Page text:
This Land Is Whose Land?
In which Piscataway seizes the Halper family farm.
Sep 11, 2006, Vol. 11, No. 48 • By MATT LABASH
This past winter, when last we left Logan Darrow Clements in the snows of New Hampshire, he was engaged in a modest, civic-minded enterprise. He was trying to steal the house of Supreme Court justice David Souter. Normally not moved to vigilantism, the L.A.-based former Internet entrepreneur had been inspired by the Supreme Court's June 2005 decision in the case known as Kelo v. New London.
By a 5-4 vote, the high court had essentially allowed cities to invoke the power of eminent domain to seize private property not for roads or schools, as is common practice, but for less noble purposes, such as indulging Biff McFranchiser's discovery that your land is the ideal location from which to sell hamburgers. The cities, which would force you to sell at whatever "fair market" price they demanded on threat of condemnation, would get to keep the toy at the bottom of your Unhappy Meal, in the form of higher tax revenue. Biff, to the cities' thinking, would generate more income for their coffers than you would by, say, having Pictionary parties or sitting on your couch watching TV.
In place of Souter's lifelong homestead, Clements intended to erect the Lost Liberty Hotel, where defiant B&B'ers could celebrate the sanctity of private property while dining on Revenge Soup, served cold at the Just Deserts Café. Instead of Gideon Bibles, the rooms would offer Atlas Shrugged, since the objectivist Clements is a follower of Ayn Rand.
Though Clements's move was an impulsive act ("a late-night idea I threw up on the Internet"), he wasn't slashing Souter's tires or boiling his cats. Rather, he was doing something truly radical: attempting to make a judge live by his own ruling. As a publicity stunt, it was superior, a candy-coated middle finger with a chewy moral center. It gained Clements buckets of ink, including the cover of this magazine. That's considerably more attention than his brand of leave-us-alone libertarianism garnered when he finished 131st out of 135 candidates in the California gubernatorial recall election in 2003.
But despite his talent for generating headlines, Clements couldn't get across the finish line in Souter's hometown of Weare. The candidates for selectman he'd helped recruit went down in a March election, and a ballot initiative he'd co-masterminded was gutted by underhanded parliamentary maneuvering. The Live-Free-Or-Die types in Weare, it turned out, stymied Clements not because they agreed with the Supreme Court's ruling, but because they didn't, believing it wrong to seize private property even if it belonged to one of the justices who'd given others license to steal.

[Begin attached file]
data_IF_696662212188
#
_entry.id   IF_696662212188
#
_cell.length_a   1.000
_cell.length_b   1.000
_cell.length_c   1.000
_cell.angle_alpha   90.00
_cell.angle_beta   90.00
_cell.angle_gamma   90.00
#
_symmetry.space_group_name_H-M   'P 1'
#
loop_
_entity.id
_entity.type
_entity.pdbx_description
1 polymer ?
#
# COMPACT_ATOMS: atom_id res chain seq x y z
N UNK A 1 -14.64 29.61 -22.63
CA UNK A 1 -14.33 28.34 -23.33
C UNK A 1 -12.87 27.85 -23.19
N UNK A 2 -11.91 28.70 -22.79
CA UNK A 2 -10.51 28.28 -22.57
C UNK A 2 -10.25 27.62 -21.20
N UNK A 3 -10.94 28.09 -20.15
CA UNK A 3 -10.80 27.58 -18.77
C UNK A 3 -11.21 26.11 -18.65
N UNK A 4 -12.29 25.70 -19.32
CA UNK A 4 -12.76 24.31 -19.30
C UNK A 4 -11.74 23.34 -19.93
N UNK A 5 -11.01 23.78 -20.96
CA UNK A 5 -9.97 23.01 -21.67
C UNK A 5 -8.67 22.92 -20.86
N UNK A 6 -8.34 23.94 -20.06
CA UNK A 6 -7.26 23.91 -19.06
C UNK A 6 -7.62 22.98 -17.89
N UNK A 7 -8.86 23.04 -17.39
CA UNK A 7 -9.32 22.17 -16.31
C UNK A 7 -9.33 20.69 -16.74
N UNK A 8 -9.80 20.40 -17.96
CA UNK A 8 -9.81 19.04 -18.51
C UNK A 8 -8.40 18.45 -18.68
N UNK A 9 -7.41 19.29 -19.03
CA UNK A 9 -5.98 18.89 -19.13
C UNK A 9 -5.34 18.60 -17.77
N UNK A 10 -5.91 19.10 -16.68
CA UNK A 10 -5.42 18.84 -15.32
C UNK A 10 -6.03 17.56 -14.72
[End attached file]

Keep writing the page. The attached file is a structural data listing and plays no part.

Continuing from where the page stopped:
Clements, however, is not easily discouraged. He knows the war against eminent domain abuse will be a long one. Besides, he's making a documentary about it through his fledgling company, Freestar Media. He intends to become an "objectivist Michael Moore," or perhaps "John Stossel on steroids." So I found it impossible to resist his invitation in July to ride shotgun on his next endeavor. It was to go to Piscataway, New Jersey, to film the forcible removal of a family from their property.
It is an image that Clements believes is essential to capture, one that could conceivably turn the tide. It might awaken affluenza-bitten Americans, who are generally sympathetic to his cause, but who are forever balancing the right of private-property ownership against their own inalienable right to have easy access to overpriced pumpkin spice lattes. Sure, Clements and I would feel like a couple of vultures on a telephone wire. So probably did the guy who filmed blacks getting fire-hosed in the streets of Birmingham. Injustice needs its witnesses.
Plus, Clements was turning the eviction into some thing of an event. He put out a call on the Internet for supporters to rally around the family being evicted, to camp on their property, to form a "human constitution" around their house, and to attend a free concert on their behalf. "It'll be like Woodstock without the mud, and Valley Forge without the frostbite," he told me. So I flew to Piscataway slightly ahead of Clements to get acquainted with the carrion.
Piscataway (an Indian term meaning "it is getting dark") was once a charming farm community. But like so much of America, it is now a charmless depot off the Turnpike, a 19-square-mile blur of box stores, strip malls, and high-density housing. In the middle of this, sprawled over 75 acres, sits the Halper farm, one of the last agricultural tracts in Piscataway.